Bussey Building, London SE15
Opened 8 November, 2011
The Royal Court’s now annual Theatre Local season takes place this autumn in a former industrial building in Peckham. Having first transferred debbie tucker green’s truth and reconciliation from the theatre’s main house, the Court now premières Rachel De-lahay’s The Westbridge here before it relocates later this month to the Upstairs space in Sloane Square. Perhaps this location was one factor in renaming De-lahay’s play from its original title SW11, the postcode of Battersea, a few miles to the west. The fictional Westbridge estate, though, feels equally at home in Peckham, or at any rate in the area’s reputation. This was one of the principal sites of rioting in August, and public disturbance forms the background to much of the action of the play, which unfolds over the day or so following an attack on a girl in the area.
De-lahay fits pretty much every ethnic variation into her cast of characters: Afro-Caribbean and ethnic Asian characters, both full-blooded and mixed-race, are joined by a young white woman who considers herself black in spirit although still white-middle-class enough to insist she lives in “south Chelsea”. What seems at first to be box-ticking is necessary in order to explore different vectors of racism, principally Asian-on-black: the rumour quickly spreads that young Asian Sara was gang-raped by several black youths. In this context Soriya, a mixed-race white/Ugandan-Asian woman, finds herself re-evaluating stereotypes about all groups, and in particular questioning her relationship with Marcus, her mixed-race white/Afro-Caribbean boyfriend who has just moved in with her.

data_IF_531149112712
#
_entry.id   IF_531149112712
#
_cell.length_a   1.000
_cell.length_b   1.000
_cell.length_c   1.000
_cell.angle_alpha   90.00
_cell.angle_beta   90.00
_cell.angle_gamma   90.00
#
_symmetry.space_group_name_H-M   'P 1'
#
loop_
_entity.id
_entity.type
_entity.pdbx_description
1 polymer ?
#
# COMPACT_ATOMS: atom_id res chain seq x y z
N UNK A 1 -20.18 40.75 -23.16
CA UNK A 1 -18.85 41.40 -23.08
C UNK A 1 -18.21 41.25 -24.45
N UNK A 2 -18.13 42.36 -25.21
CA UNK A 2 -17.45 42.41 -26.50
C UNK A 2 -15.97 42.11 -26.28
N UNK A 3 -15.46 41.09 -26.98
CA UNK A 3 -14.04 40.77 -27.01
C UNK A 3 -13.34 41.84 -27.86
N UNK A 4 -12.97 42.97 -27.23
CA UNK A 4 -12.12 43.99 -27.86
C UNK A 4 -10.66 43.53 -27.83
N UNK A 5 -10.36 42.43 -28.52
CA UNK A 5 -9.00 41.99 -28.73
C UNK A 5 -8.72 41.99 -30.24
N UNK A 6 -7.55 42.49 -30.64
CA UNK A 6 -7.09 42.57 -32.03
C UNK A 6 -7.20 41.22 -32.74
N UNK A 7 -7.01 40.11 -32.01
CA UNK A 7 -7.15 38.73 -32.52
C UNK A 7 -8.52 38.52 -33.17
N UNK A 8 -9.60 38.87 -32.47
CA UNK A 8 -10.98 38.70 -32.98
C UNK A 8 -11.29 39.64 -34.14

In her first play, De-lahay shows an impressively complex vision, staged by director Clint Dyer on raised rostra and gangways all around the edges of the space, with the audience sitting in the middle and swivelling to follow events. However, her voice is as yet more uncertain, and more to the point so are her characters’ voices. The phrasing is fine, but the matters uttered all feel too self-consciously to be elements of the overall debate; nothing seems to happen except in order to give someone a chance to show some particular angle. Neither Dyer’s undeniably vibrant if somewhat modish staging, the final revelation of the truth behind all the assumptions and misunderstandings, nor the most skilled hands in the cast, Paul Bhattacharjee and Jo Martin as the parental generation, can dispel this air of deliberateness.

Written for the Financial Times.

Copyright © Ian Shuttleworth; all rights reserved.

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